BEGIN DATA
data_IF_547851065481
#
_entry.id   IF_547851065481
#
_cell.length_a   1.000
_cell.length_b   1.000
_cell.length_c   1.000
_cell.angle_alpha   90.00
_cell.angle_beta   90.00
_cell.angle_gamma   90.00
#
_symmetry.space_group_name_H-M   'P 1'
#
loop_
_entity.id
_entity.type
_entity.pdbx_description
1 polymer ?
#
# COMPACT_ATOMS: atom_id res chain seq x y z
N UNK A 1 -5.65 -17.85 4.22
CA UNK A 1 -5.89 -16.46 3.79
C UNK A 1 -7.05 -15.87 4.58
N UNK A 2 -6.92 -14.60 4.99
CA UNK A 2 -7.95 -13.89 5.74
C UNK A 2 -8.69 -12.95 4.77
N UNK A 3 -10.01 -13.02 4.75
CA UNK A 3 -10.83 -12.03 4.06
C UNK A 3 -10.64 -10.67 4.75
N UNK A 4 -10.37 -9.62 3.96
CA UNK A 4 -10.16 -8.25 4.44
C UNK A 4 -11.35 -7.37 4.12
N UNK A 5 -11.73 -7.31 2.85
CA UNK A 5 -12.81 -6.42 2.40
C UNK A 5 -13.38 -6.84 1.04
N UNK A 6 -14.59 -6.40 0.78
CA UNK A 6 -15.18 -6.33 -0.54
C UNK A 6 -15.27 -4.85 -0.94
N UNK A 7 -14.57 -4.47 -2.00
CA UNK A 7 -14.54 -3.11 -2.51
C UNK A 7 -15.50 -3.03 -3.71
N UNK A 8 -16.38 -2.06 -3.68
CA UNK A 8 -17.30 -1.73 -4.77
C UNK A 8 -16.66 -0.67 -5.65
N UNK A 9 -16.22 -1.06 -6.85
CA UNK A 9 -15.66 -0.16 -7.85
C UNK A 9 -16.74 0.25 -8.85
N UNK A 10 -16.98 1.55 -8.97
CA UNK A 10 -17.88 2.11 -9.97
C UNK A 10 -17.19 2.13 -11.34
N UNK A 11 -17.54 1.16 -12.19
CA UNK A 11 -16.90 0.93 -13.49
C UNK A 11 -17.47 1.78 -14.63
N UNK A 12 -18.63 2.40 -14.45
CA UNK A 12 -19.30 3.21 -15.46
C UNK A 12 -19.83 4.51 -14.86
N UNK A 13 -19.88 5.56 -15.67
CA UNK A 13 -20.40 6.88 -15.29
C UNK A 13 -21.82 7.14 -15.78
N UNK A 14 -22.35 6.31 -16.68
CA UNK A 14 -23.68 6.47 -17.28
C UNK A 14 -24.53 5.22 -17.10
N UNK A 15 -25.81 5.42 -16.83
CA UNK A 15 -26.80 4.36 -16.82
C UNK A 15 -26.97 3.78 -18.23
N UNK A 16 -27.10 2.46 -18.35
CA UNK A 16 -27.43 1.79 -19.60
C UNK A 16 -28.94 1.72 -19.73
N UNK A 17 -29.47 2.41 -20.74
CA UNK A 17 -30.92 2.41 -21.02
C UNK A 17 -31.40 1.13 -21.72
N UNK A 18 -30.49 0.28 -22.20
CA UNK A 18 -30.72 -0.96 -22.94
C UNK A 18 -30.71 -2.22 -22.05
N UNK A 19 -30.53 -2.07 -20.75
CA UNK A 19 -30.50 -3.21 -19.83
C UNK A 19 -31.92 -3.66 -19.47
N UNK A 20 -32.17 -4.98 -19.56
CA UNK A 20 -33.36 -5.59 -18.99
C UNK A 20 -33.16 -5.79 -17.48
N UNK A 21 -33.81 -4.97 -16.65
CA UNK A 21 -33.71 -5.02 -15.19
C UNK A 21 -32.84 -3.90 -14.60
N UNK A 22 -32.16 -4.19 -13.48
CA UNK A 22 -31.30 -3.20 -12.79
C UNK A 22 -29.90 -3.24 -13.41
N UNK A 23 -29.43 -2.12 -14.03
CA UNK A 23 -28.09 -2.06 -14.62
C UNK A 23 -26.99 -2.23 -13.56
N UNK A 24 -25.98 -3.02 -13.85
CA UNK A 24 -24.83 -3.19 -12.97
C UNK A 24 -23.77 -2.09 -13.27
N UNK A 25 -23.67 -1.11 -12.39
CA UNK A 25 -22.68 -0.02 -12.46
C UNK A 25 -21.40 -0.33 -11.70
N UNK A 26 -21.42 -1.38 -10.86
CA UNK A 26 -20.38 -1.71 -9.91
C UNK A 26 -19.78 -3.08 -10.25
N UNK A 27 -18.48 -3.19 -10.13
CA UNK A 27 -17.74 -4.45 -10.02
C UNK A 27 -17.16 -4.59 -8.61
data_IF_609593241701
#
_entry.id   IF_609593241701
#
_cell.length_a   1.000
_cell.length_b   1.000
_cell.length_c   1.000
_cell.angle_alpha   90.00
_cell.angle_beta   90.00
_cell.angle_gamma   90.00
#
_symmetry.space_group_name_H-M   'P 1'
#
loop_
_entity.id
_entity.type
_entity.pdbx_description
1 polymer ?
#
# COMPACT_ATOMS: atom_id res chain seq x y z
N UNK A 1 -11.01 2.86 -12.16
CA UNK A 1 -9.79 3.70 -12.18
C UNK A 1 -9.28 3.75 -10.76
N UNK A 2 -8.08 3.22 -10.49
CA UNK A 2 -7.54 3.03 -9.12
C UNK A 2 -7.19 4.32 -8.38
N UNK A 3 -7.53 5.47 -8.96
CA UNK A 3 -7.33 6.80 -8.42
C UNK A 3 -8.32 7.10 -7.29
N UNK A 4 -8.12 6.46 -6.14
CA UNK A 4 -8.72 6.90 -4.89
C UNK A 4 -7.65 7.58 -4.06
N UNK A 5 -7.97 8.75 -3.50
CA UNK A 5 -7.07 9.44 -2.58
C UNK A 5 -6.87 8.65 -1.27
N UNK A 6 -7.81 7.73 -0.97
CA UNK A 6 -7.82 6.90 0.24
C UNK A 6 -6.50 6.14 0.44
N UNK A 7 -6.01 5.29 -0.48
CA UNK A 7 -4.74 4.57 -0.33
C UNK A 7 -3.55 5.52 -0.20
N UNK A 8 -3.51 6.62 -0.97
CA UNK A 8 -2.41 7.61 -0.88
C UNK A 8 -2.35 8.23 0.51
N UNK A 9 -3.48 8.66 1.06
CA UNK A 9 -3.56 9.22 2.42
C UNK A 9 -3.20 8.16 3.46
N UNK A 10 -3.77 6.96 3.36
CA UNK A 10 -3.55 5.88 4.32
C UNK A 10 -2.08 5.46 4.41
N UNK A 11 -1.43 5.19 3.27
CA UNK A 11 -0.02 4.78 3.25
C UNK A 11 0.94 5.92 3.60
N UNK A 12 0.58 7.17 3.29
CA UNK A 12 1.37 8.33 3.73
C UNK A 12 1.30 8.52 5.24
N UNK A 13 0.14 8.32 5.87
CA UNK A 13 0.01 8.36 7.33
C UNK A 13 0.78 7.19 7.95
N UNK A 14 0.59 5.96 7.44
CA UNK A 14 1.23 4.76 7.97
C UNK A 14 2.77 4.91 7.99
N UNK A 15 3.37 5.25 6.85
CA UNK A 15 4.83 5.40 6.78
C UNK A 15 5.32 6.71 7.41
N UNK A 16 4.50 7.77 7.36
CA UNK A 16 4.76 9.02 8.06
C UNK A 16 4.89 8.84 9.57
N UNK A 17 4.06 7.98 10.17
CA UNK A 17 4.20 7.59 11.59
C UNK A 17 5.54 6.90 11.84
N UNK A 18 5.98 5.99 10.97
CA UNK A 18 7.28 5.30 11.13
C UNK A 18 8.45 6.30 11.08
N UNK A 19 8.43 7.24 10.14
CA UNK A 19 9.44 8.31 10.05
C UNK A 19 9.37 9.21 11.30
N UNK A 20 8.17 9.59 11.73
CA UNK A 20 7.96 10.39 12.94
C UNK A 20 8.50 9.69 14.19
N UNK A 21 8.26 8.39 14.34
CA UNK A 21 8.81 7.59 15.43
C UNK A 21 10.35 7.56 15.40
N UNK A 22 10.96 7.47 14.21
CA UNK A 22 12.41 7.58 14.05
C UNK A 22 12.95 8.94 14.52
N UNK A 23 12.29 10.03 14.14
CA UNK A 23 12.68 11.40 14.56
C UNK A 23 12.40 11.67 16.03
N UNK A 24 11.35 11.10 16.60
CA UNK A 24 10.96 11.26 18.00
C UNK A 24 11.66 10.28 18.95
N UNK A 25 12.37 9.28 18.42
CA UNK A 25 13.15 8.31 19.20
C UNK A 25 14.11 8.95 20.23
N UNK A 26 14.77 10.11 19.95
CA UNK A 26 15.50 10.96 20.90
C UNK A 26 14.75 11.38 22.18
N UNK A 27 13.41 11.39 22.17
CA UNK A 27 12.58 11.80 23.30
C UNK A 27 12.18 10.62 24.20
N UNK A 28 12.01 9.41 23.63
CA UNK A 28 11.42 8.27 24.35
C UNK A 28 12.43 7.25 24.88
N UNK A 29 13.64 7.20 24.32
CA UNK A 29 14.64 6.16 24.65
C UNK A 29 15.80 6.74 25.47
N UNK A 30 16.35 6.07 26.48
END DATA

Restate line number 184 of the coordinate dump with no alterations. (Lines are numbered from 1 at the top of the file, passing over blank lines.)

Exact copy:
C UNK A 21 10.35 7.56 15.40